Wisconsin BBB warns of Australian wildfires charity scams

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LA CROSSE, Wis. (WKBT)– The Wisconsin Better Business Bureau is warning about potential Australian Wildfire relief scams. The fires have destroyed about 18 million acres of land, displacing families and wildlife.

The organization suggests people investigate before considering a crowdfunding donation. These posting can appear quickly, which can include scams or poorly conceived fundraising projects.

Also, some crowdfunding platforms do a better job of vetting posts and projects. They can also charge various processing fees that may reduce donation amounts.

People looking to donate on a crowdfunding website should check out the site’s description of its terms and procedures. Check to see who is behind the fundraising appeal and consider whether that person or group might legitimately represent the named charitable cause. If a charity is named, you might consider making a direct donation to the organization rather than relying on a third party.

Next, look at how the funds will be used. Vague descriptions of how the collected funds will be used should be a yellow caution light. Thoughtful requests for funding will identify genuine disaster needs and response abilities while communicating clearly about intended donation uses and plans.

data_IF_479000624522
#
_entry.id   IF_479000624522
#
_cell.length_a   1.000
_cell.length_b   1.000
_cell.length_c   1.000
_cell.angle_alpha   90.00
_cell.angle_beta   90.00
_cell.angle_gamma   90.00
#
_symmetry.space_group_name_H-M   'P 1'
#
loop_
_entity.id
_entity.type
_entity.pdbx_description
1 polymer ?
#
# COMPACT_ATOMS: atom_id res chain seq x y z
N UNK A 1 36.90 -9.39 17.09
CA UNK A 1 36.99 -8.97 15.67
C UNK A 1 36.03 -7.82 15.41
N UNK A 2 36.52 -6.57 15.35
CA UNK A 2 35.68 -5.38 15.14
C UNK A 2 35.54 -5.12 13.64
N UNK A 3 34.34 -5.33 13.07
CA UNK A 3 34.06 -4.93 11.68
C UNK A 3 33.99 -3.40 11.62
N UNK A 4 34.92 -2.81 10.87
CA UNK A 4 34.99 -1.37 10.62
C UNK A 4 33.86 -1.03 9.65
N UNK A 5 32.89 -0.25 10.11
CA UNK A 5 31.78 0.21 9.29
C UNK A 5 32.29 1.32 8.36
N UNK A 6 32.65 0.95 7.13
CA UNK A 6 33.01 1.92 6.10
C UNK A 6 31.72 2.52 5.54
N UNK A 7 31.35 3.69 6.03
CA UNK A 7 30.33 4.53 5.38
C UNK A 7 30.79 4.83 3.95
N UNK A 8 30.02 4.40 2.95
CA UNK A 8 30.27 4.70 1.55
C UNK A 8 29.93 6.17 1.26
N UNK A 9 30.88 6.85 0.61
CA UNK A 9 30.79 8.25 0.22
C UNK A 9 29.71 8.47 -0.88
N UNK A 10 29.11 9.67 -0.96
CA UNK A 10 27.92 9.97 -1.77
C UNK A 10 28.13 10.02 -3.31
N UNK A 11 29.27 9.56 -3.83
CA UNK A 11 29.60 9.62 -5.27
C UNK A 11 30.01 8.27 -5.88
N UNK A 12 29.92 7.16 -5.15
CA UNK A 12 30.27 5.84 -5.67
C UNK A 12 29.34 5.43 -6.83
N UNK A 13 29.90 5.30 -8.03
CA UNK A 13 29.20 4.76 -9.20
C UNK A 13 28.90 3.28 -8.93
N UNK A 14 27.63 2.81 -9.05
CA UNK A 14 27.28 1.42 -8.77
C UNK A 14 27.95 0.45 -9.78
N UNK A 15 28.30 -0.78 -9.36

Don’t assume pictures are used with permission. Some posting may use pictures of victims without their permission. Don’t assume the person posting the plea has an official connection.

If you do give, your contribution may not be deductible as a charitable gift. If a posting or charitable appeal is claiming to be helping a specific named individual or family, donors in the U.S. generally cannot take a federal income tax deduction. See IRS Publication 526, page 6, for more information on this subject. Keep in mind, if the charity is not located in the U.S., the gift would not be deductible, in most cases.

Finally, be cautious about appeals from people claiming to raise funds for Australian firefighters without any official connection to them. There are local fire service entities known as “brigades” that do accept donations to carry out their services. You can visit an official Australian government link like the NSW Rural Fire Service for more information.

The following charities located in Australia are raising funds to provide various types of assistance to people or wildlife. While the following five entities were not evaluated by the BBB Wise Giving Alliance, the American affiliates of these charities are BBB accredited (i.e., meet the 20 BBB Standards for Charity Accountability.)

Australian Red Cross

Australian Salvation Army

Nature Conservancy Australia

St Vincent de Paul Society in Australia 

World Wildlife Fund Australia

United States-based charities. There are a number of U.S. based charities that are accepting funding to address the Australian fires. See the respective website links to find out more. The following list includes groups that are BBB Accredited (i.e., meet the 20 BBB Standards for Charity Accountability.)

American Red Cross (a BBB Accredited Charity)

Direct Relief (a BBB Accredited Charity)

Global Giving (a BBB Accredited Charity)

International Fund for Animal Welfare (a BBB Accredited Charity)

Save the Children (a BBB Accredited Charity)

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